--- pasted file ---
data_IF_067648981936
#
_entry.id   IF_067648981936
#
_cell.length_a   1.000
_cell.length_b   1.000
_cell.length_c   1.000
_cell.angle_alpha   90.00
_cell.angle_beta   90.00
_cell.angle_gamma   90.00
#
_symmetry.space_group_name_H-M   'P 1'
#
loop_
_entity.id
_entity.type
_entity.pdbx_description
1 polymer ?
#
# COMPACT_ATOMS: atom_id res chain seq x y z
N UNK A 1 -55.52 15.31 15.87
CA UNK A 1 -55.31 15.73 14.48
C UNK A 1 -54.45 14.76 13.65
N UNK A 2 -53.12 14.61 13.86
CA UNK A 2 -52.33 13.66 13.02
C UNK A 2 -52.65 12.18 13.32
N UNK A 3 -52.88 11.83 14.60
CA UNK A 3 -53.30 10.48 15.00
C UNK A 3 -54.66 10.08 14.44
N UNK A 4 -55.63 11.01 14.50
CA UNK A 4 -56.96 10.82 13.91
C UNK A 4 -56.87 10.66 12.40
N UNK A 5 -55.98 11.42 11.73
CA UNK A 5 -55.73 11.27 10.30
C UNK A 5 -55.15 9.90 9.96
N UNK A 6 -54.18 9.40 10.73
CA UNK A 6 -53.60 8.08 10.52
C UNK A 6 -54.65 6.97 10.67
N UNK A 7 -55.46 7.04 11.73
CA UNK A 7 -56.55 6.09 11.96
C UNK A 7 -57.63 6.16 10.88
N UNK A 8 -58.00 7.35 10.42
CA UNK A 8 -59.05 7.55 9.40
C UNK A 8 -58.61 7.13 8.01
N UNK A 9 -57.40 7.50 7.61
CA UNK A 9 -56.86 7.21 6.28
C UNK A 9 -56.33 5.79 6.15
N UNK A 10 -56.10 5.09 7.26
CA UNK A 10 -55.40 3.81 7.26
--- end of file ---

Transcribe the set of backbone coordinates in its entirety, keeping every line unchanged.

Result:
data_IF_067648981936
#
_entry.id   IF_067648981936
#
_cell.length_a   1.000
_cell.length_b   1.000
_cell.length_c   1.000
_cell.angle_alpha   90.00
_cell.angle_beta   90.00
_cell.angle_gamma   90.00
#
_symmetry.space_group_name_H-M   'P 1'
#
loop_
_entity.id
_entity.type
_entity.pdbx_description
1 polymer ?
#
# COMPACT_ATOMS: atom_id res chain seq x y z
N UNK A 1 -55.52 15.31 15.87
CA UNK A 1 -55.31 15.73 14.48
C UNK A 1 -54.45 14.76 13.65
N UNK A 2 -53.12 14.61 13.86
CA UNK A 2 -52.33 13.66 13.02
C UNK A 2 -52.65 12.18 13.32
N UNK A 3 -52.88 11.83 14.60
CA UNK A 3 -53.30 10.48 15.00
C UNK A 3 -54.66 10.08 14.44
N UNK A 4 -55.63 11.01 14.50
CA UNK A 4 -56.96 10.82 13.91
C UNK A 4 -56.87 10.66 12.40
N UNK A 5 -55.98 11.42 11.73
CA UNK A 5 -55.73 11.27 10.30
C UNK A 5 -55.15 9.90 9.96
N UNK A 6 -54.18 9.40 10.73
CA UNK A 6 -53.60 8.08 10.52
C UNK A 6 -54.65 6.97 10.67
N UNK A 7 -55.46 7.04 11.73
CA UNK A 7 -56.55 6.09 11.96
C UNK A 7 -57.63 6.16 10.88
N UNK A 8 -58.00 7.35 10.42
CA UNK A 8 -59.05 7.55 9.40
C UNK A 8 -58.61 7.13 8.01
N UNK A 9 -57.40 7.50 7.61
CA UNK A 9 -56.86 7.21 6.28
C UNK A 9 -56.33 5.79 6.15
N UNK A 10 -56.10 5.09 7.26
CA UNK A 10 -55.40 3.81 7.26